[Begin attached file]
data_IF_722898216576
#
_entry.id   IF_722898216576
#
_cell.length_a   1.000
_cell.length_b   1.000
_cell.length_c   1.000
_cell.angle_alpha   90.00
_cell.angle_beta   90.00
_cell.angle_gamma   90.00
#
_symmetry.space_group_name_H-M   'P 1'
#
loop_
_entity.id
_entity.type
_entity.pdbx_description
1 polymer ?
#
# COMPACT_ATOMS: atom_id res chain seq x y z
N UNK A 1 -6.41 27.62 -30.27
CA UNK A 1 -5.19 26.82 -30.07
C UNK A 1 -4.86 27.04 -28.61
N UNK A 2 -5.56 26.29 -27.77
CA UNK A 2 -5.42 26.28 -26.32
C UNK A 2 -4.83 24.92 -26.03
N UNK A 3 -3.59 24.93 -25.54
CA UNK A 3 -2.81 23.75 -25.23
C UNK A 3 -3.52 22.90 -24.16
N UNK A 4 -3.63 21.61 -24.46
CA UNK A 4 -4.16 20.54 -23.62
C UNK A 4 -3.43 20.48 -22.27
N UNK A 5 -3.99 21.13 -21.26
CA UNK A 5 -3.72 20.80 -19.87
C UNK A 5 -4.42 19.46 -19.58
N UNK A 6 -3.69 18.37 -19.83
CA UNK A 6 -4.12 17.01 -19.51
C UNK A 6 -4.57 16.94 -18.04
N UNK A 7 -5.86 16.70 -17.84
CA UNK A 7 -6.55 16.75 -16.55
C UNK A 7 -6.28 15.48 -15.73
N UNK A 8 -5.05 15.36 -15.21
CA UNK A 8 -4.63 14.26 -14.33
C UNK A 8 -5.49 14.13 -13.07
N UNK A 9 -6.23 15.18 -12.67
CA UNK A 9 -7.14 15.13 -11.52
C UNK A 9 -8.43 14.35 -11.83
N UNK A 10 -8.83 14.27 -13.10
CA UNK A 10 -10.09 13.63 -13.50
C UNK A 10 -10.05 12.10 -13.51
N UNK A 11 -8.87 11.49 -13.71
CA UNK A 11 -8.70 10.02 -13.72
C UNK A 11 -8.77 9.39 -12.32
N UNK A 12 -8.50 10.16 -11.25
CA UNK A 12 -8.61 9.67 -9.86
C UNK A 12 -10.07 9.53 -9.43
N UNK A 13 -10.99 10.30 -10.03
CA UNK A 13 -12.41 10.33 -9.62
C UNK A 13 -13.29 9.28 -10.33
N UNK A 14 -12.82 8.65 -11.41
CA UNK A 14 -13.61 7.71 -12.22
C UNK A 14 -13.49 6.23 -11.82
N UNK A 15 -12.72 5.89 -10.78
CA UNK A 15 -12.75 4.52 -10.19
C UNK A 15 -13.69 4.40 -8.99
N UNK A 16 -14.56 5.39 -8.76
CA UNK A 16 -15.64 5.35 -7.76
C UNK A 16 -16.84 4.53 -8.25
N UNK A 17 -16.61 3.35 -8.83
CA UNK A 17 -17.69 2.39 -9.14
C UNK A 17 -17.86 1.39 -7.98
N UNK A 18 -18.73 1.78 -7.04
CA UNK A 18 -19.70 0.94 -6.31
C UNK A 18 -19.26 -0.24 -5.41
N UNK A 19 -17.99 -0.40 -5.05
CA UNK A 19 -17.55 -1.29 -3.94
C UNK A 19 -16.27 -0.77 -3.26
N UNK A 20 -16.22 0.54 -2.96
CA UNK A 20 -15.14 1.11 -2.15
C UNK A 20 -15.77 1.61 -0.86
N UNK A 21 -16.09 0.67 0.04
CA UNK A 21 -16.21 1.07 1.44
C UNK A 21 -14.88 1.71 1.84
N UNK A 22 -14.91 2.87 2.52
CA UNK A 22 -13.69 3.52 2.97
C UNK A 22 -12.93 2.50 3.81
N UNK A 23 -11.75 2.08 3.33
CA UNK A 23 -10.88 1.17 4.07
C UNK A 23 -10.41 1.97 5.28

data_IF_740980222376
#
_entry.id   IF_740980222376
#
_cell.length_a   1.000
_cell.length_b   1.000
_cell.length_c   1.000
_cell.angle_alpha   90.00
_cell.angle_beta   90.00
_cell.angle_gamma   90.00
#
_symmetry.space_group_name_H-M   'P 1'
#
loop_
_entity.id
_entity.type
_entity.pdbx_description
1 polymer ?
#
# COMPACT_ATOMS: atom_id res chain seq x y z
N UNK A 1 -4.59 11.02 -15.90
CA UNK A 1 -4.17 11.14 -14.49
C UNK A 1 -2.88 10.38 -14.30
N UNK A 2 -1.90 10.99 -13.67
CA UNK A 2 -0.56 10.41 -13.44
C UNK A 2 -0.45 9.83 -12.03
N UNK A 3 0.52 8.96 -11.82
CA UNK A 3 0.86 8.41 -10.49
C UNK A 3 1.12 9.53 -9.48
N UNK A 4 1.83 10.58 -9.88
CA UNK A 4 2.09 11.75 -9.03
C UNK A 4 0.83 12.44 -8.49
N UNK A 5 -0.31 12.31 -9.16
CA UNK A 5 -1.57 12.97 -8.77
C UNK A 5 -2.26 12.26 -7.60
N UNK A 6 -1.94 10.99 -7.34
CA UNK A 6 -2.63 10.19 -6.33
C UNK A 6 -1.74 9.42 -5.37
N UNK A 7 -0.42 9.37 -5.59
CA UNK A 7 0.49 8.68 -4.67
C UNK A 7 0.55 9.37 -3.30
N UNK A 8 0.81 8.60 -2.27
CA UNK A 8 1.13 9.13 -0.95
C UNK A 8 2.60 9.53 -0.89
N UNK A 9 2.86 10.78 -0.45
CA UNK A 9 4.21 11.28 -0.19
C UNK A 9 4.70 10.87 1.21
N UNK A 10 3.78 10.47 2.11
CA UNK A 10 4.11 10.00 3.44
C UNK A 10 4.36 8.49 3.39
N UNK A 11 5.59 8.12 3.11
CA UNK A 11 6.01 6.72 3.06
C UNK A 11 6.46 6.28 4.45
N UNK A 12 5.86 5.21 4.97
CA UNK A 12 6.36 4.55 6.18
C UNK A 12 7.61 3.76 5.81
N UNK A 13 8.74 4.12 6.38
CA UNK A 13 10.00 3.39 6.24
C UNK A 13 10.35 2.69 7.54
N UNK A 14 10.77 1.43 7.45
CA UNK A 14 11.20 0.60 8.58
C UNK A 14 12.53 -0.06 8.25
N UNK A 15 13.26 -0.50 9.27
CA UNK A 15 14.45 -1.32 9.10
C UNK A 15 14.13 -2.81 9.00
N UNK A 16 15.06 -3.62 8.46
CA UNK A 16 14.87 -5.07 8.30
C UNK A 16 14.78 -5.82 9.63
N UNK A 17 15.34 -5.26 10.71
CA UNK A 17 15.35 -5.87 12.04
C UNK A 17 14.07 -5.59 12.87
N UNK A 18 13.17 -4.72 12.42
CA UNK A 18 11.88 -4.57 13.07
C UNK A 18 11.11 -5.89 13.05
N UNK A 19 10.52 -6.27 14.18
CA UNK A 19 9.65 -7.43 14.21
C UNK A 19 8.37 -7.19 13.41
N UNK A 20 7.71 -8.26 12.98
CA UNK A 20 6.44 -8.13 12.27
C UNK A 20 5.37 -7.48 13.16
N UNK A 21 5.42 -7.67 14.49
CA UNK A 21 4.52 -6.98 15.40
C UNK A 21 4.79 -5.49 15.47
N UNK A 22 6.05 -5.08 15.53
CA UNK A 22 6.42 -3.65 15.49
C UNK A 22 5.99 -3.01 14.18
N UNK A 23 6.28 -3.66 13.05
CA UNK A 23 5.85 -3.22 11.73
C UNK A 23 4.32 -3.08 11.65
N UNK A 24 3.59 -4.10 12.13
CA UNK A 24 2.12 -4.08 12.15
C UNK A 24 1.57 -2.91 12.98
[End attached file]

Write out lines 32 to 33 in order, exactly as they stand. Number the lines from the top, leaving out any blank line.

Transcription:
C UNK A 4 -3.43 20.48 -22.27
N UNK A 5 -3.99 21.13 -21.26